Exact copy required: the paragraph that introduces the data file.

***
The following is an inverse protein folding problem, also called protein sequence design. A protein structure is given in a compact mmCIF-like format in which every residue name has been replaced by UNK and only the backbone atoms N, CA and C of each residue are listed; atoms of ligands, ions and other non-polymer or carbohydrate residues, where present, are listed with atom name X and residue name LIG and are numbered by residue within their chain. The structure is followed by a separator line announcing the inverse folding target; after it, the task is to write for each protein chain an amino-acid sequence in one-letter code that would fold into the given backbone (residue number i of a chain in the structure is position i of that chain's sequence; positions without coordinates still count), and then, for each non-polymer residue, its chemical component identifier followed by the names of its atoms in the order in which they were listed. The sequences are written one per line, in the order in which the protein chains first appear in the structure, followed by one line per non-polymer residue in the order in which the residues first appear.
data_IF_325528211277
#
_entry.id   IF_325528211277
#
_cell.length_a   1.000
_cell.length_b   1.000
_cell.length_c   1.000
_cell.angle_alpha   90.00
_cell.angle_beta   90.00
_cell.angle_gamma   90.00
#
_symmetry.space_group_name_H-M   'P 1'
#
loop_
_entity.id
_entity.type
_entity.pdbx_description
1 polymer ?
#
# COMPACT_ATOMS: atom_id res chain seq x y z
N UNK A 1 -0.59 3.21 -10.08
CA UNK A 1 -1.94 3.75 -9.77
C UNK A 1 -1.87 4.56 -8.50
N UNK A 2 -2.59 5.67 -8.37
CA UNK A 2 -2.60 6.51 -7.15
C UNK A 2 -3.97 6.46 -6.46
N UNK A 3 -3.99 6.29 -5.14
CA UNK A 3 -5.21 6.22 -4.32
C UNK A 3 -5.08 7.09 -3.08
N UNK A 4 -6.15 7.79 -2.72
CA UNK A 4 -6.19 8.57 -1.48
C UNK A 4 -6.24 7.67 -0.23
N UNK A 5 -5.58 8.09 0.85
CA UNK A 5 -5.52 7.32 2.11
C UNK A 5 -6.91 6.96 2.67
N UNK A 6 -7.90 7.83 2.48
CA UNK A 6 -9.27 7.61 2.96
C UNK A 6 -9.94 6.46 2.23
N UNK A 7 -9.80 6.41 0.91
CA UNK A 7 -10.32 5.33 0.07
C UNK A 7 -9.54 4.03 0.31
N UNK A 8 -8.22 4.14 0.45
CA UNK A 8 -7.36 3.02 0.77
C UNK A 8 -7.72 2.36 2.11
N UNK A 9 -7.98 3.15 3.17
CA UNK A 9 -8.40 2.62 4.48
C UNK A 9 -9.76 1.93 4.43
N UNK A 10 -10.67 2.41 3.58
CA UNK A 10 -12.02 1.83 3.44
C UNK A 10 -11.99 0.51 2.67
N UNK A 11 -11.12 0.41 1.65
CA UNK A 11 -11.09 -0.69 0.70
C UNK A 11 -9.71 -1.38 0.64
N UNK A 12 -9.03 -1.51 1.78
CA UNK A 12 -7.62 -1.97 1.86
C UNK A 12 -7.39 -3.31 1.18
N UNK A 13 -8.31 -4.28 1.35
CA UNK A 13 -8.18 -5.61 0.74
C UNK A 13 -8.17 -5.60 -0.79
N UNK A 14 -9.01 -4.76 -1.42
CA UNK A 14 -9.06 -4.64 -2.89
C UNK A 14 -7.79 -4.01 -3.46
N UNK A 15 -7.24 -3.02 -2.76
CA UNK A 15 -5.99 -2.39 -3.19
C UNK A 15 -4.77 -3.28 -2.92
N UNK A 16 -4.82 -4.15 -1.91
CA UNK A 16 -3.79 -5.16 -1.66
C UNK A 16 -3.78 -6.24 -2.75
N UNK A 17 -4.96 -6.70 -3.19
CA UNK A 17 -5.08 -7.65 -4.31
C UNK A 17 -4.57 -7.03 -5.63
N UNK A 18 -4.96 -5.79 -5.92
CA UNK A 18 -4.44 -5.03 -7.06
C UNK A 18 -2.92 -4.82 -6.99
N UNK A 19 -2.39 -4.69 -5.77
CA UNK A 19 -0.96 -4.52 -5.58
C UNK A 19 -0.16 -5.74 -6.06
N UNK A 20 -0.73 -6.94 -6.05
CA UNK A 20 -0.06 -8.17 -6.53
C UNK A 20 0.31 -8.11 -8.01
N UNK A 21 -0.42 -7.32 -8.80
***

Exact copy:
The following is an inverse protein folding problem, also called protein sequence design. A protein structure is given in a compact mmCIF-like format in which every residue name has been replaced by UNK and only the backbone atoms N, CA and C of each residue are listed; atoms of ligands, ions and other non-polymer or carbohydrate residues, where present, are listed with atom name X and residue name LIG and are numbered by residue within their chain. The structure is followed by a separator line announcing the inverse folding target; after it, the task is to write for each protein chain an amino-acid sequence in one-letter code that would fold into the given backbone (residue number i of a chain in the structure is position i of that chain's sequence; positions without coordinates still count), and then, for each non-polymer residue, its chemical component identifier followed by the names of its atoms in the order in which they were listed. The sequences are written one per line, in the order in which the protein chains first appear in the structure, followed by one line per non-polymer residue in the order in which the residues first appear.